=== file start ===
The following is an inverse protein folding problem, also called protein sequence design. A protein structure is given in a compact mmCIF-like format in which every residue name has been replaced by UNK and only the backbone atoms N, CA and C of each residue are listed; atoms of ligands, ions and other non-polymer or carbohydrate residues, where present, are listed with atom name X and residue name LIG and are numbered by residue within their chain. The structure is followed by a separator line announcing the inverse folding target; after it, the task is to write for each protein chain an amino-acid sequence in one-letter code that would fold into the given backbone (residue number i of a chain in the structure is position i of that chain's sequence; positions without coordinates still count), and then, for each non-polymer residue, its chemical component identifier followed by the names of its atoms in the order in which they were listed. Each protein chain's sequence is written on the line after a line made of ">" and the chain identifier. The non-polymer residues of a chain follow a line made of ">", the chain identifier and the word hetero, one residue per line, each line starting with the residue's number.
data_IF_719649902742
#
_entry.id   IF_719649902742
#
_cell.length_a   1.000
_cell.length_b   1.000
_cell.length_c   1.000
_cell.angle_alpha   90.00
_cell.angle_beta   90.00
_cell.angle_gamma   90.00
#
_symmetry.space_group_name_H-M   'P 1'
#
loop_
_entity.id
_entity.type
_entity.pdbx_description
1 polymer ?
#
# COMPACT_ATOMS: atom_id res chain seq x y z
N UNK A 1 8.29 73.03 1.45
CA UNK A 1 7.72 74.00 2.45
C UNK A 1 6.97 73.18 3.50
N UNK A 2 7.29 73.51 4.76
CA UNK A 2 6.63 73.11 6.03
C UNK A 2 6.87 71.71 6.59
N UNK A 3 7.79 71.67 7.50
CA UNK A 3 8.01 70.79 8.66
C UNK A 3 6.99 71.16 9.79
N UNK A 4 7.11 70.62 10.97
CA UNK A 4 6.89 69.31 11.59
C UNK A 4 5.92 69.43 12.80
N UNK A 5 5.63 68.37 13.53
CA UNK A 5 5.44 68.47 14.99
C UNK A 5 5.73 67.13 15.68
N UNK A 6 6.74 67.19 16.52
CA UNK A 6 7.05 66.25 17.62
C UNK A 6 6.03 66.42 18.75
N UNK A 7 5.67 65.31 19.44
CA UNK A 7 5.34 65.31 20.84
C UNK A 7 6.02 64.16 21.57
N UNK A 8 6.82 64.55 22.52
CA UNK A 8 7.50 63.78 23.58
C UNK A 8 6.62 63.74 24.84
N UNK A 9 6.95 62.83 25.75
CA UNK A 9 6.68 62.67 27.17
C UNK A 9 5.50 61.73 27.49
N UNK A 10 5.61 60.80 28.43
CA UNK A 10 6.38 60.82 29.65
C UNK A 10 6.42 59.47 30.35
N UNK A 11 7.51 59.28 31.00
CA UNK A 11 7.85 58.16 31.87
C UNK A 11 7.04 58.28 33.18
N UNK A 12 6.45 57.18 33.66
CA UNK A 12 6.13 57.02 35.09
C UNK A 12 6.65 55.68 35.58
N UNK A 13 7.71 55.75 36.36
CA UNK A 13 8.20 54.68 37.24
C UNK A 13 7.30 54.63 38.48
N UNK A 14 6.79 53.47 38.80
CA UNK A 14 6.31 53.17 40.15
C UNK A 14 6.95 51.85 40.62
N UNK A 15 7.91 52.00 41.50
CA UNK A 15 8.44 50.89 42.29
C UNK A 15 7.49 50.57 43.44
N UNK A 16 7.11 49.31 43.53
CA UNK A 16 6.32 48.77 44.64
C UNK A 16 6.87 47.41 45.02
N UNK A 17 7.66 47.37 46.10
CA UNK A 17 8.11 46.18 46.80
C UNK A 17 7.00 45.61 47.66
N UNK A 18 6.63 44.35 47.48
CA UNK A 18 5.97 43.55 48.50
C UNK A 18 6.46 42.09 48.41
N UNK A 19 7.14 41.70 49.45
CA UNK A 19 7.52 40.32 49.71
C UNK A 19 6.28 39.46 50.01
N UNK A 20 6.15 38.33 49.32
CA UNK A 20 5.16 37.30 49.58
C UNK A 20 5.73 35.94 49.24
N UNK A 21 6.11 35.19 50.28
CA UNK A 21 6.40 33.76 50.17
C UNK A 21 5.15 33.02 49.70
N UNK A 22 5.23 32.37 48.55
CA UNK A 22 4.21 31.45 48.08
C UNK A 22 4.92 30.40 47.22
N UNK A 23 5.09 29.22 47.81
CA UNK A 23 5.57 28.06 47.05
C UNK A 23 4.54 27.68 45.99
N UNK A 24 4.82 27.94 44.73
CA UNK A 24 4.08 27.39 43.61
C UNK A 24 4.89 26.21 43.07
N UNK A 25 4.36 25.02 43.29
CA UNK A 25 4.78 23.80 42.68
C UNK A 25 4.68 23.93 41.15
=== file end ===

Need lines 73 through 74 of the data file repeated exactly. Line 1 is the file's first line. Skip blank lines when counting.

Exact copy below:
N UNK A 18 6.63 44.35 47.48
CA UNK A 18 5.97 43.55 48.50